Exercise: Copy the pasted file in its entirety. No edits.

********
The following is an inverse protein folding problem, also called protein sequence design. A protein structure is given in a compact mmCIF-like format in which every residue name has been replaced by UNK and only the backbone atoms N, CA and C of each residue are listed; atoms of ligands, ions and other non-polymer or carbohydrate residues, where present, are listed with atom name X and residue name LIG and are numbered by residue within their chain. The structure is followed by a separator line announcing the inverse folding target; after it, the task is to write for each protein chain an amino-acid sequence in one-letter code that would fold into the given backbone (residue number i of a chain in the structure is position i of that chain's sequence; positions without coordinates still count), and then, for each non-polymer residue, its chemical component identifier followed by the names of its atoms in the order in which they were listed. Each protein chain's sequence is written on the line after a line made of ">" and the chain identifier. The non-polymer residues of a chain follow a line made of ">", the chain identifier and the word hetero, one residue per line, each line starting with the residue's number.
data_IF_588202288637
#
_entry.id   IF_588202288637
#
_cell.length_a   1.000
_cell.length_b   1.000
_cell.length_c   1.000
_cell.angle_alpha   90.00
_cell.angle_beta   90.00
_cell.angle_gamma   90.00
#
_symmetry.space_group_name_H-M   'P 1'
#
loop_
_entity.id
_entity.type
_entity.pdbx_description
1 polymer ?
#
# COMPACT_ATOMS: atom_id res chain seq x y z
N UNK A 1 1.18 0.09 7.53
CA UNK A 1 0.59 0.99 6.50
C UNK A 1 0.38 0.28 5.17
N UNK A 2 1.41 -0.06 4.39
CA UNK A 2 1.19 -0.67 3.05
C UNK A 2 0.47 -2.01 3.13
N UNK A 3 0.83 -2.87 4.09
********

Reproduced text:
The following is an inverse protein folding problem, also called protein sequence design. A protein structure is given in a compact mmCIF-like format in which every residue name has been replaced by UNK and only the backbone atoms N, CA and C of each residue are listed; atoms of ligands, ions and other non-polymer or carbohydrate residues, where present, are listed with atom name X and residue name LIG and are numbered by residue within their chain. The structure is followed by a separator line announcing the inverse folding target; after it, the task is to write for each protein chain an amino-acid sequence in one-letter code that would fold into the given backbone (residue number i of a chain in the structure is position i of that chain's sequence; positions without coordinates still count), and then, for each non-polymer residue, its chemical component identifier followed by the names of its atoms in the order in which they were listed. Each protein chain's sequence is written on the line after a line made of ">" and the chain identifier. The non-polymer residues of a chain follow a line made of ">", the chain identifier and the word hetero, one residue per line, each line starting with the residue's number.
data_IF_588202288637
#
_entry.id   IF_588202288637
#
_cell.length_a   1.000
_cell.length_b   1.000
_cell.length_c   1.000
_cell.angle_alpha   90.00
_cell.angle_beta   90.00
_cell.angle_gamma   90.00
#
_symmetry.space_group_name_H-M   'P 1'
#
loop_
_entity.id
_entity.type
_entity.pdbx_description
1 polymer ?
#
# COMPACT_ATOMS: atom_id res chain seq x y z
N UNK A 1 1.18 0.09 7.53
CA UNK A 1 0.59 0.99 6.50
C UNK A 1 0.38 0.28 5.17
N UNK A 2 1.41 -0.06 4.39
CA UNK A 2 1.19 -0.67 3.05
C UNK A 2 0.47 -2.01 3.13
N UNK A 3 0.83 -2.87 4.09